11. Now you just leave the jar there to ferment for 5-15 days. On average, I would say it takes me about 10 days to ferment but in the winter it can take closer to 2 weeks. In a warmer climate or during the summer I would take a straw and taste-test your kombucha after 5 days and every other day thereafter so that you start to notice how the taste is changing over time. Remember, you don't want it to over-ferment because it will basically all turn to vinegar. 

When is your kombucha ready?

This is personal preference, but you want to find the sweet spot between sweet tea and vinegar. It's not ready yet if it is really sweet and still tastes just like sweet tea. It's been too long if it tastes like vinegar and is unpleasant. Experiment! For your first batch, I recommend taste-testing frequently so that you don't wait too long.

Bottling & Second Fermentation

If you like your kombucha fizzy and carbonated, you'll want to do a "second fermentation". Basically, you just bottle up your kombucha, secure the lid, and put it back in "storage" in the same warm place for another day or two to get some bubbles. I let mine ferment for 2 days, given my climate. If you're in a very warm climate, you might only need 1 day. Unless you're in a very cold climate, don't wait more than 2 days because you probably won't get any more bubbles and risk leakage!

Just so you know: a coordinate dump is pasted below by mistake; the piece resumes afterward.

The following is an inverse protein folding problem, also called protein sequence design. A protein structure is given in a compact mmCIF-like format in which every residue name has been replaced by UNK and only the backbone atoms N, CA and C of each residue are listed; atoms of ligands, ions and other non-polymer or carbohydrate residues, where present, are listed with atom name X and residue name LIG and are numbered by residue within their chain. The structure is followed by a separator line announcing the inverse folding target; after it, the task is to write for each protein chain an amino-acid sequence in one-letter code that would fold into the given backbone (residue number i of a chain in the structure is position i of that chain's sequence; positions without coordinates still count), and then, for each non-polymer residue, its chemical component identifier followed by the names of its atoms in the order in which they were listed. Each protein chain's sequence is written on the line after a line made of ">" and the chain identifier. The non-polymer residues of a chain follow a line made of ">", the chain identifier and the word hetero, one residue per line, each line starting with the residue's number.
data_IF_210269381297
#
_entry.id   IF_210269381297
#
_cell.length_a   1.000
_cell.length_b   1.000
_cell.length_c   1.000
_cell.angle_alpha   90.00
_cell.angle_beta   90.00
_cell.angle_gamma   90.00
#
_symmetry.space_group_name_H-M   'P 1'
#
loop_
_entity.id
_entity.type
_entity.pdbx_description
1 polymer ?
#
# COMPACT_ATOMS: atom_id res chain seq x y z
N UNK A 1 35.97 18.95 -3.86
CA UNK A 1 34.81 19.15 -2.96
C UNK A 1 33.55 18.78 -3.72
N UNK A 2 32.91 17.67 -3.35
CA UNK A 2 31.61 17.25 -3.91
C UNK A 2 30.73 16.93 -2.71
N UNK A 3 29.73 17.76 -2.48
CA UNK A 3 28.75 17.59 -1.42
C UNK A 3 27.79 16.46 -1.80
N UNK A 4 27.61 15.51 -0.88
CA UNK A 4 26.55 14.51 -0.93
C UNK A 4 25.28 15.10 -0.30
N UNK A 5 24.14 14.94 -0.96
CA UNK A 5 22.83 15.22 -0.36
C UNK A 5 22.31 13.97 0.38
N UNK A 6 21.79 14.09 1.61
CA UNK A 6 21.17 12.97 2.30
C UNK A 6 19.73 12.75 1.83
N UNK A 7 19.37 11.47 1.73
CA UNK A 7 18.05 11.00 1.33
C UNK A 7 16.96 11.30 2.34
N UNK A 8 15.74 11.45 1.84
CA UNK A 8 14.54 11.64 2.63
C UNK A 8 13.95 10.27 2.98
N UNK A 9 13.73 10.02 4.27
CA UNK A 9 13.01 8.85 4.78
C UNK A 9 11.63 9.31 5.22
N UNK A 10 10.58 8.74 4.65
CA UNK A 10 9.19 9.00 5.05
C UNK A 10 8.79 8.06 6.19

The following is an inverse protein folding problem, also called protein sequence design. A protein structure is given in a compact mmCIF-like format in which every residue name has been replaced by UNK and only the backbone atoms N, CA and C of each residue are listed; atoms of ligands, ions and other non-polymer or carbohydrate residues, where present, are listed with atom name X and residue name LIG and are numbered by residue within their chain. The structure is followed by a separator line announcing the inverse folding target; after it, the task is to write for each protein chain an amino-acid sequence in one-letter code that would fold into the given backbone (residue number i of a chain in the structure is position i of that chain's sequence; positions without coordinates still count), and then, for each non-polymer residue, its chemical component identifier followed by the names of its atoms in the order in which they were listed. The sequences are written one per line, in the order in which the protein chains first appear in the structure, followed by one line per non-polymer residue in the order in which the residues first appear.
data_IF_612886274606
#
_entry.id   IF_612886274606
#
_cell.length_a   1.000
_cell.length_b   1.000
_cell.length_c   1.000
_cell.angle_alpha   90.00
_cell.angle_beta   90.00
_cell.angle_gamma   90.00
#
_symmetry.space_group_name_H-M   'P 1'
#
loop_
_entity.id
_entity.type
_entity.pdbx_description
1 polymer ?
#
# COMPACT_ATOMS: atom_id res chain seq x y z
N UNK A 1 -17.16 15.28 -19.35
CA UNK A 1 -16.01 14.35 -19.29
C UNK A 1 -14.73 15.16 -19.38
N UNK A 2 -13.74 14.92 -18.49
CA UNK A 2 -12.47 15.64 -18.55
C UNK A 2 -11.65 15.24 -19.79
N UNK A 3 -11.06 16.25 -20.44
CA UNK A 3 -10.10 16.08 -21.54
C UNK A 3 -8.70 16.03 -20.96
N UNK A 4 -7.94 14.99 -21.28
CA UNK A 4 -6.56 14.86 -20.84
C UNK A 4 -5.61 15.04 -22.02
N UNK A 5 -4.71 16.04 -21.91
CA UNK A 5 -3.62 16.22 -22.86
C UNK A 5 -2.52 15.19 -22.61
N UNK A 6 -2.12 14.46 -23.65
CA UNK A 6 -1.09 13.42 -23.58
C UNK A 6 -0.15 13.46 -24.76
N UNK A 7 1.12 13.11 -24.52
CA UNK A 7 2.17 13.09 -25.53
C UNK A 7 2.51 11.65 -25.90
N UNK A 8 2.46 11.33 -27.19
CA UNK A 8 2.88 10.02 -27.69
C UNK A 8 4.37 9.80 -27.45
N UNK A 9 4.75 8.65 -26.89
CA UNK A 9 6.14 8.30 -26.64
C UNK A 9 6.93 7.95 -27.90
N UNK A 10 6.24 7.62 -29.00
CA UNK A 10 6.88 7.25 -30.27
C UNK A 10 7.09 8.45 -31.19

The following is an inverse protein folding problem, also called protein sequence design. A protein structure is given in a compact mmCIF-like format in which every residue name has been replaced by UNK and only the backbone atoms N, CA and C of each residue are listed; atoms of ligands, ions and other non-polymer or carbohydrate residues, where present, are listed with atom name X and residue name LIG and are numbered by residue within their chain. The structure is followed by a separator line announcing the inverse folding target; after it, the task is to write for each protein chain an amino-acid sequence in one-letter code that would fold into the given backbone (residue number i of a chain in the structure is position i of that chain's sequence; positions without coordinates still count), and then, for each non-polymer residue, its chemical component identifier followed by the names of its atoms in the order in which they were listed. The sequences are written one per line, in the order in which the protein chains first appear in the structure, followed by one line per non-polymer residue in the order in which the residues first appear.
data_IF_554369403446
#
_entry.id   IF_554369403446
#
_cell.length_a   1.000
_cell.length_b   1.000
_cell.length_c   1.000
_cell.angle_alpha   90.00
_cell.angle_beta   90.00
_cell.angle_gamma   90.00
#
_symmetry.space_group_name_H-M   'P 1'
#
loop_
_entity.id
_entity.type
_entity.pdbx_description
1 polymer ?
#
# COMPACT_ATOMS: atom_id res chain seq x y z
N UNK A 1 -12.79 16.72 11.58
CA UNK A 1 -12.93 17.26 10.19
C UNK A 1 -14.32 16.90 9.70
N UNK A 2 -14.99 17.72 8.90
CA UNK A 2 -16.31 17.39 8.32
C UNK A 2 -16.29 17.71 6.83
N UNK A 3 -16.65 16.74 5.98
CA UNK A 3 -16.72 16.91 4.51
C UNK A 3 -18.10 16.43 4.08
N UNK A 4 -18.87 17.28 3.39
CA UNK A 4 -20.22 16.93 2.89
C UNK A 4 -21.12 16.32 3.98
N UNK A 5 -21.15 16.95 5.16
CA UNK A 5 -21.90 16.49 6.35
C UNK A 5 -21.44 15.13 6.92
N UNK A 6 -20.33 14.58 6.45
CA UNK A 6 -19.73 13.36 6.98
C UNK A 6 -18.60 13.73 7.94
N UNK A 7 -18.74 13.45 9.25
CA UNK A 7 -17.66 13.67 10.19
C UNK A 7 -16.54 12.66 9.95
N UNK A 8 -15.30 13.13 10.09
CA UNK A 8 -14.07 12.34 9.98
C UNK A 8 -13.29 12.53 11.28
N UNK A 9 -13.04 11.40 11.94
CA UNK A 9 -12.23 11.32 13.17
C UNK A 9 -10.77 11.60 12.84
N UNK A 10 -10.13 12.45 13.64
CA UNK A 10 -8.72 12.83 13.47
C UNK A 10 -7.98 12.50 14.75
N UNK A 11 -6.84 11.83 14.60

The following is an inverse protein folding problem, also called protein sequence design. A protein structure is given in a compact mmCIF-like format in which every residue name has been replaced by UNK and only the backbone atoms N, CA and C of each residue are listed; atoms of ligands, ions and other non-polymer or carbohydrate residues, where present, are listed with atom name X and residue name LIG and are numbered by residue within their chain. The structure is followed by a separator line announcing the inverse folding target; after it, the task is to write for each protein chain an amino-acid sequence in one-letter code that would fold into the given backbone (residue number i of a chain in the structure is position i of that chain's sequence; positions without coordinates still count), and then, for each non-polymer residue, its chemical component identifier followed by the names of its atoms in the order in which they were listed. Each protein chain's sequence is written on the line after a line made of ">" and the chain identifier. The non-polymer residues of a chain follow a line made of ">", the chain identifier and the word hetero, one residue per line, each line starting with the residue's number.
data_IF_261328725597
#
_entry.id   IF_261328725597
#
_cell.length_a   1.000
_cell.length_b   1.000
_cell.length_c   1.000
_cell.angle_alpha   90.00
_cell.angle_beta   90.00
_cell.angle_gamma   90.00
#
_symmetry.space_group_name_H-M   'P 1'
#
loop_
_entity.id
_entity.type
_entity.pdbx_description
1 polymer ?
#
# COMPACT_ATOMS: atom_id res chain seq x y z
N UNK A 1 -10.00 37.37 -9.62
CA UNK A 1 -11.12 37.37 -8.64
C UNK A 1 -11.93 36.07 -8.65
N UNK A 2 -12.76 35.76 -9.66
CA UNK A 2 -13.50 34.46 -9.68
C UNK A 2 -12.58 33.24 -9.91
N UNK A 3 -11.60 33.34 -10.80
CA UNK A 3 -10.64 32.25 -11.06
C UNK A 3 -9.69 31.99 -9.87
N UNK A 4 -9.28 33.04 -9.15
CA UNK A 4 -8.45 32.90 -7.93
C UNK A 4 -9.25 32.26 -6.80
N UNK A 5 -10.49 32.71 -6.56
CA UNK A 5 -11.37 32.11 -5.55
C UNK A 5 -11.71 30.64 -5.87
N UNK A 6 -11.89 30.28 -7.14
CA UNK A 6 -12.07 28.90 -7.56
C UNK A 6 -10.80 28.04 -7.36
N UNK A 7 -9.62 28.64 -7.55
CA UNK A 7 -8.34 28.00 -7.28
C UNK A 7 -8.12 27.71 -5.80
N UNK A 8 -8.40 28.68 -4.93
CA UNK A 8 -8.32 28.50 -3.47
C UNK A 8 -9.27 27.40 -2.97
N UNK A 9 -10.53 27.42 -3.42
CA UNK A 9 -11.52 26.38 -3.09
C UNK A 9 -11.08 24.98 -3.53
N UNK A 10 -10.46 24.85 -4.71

1. When you think your kombucha is ready, it's time to bottle it! Take off the breathable covering and pull out your bottles and funnel.
  2. Note: if you want to add flavoring, you can do that in this step. I add some fruit, juice, and/or herbs to my bottles here before pouring the kombucha into them. If I use juice, I usually just put 1/4 cup juice at the bottom. For fruit, I usually use a few frozen strawberries. For herbs, I love throwing in a few sprigs of fresh mint! You don't have to put anything in now, though.
  3. Take out your SCOBY(s) and put it in a bowl with about 2 cups of the tea and set aside for your next brew.
  4. Put the funnel over your bottle and pour the kombucha in, leaving an inch or two at the top. Fill each bottle this way until you're out of tea.
  5. Cover the bottles with their lids and/or secure the top.
  6. Place the bottles back in the same place you stored the 1-gallon jar to brew.
  7. Let sit for 1-2 days
  8. Your kombucha is now done! Stick the bottles in the refrigerator to stop the fermentation process.

That's it! Kombucha tastes best cold, so wait until it's chilled off before pouring yourself a glass. Enjoy!

 

I hope this helps. Please let me know if you end up making kombucha and how it goes for you! If you run into any problems, leave me a comment and I'll try to trouble shoot with you!